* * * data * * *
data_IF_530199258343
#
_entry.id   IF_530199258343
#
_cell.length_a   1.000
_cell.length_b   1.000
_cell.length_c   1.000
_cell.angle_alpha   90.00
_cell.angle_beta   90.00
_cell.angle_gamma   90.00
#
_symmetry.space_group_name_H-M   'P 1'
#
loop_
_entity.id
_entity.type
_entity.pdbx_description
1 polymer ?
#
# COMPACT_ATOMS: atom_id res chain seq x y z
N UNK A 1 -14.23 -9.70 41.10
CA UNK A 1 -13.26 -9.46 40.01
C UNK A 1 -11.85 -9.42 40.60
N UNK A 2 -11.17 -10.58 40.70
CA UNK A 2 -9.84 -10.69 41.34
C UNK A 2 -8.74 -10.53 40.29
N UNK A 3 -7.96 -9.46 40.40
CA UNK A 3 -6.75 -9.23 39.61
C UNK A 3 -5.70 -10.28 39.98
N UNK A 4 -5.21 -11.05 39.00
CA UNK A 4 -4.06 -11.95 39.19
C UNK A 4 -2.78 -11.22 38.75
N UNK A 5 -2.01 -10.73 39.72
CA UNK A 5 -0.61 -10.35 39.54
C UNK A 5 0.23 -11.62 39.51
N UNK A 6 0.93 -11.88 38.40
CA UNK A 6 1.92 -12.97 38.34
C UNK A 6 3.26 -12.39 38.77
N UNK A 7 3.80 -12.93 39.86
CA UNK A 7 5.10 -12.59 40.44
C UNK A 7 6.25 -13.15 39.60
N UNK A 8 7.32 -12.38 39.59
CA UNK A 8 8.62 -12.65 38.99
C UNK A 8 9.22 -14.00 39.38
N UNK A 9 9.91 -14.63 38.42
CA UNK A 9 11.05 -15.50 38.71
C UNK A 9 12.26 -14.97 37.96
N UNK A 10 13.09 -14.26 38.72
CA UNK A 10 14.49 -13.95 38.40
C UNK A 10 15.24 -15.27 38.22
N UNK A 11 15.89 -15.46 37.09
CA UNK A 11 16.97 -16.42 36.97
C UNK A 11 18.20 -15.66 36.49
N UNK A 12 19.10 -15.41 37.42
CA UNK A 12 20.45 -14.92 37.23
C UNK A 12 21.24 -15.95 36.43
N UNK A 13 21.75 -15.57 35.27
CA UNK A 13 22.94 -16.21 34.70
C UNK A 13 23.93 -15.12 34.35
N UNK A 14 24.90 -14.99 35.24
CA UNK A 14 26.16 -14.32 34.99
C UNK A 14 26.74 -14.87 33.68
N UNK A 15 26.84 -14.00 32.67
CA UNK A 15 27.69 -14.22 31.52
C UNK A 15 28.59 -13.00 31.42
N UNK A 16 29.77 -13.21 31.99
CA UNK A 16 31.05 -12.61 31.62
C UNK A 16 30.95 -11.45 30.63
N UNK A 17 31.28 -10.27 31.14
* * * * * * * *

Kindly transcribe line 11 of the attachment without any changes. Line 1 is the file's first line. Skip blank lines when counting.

#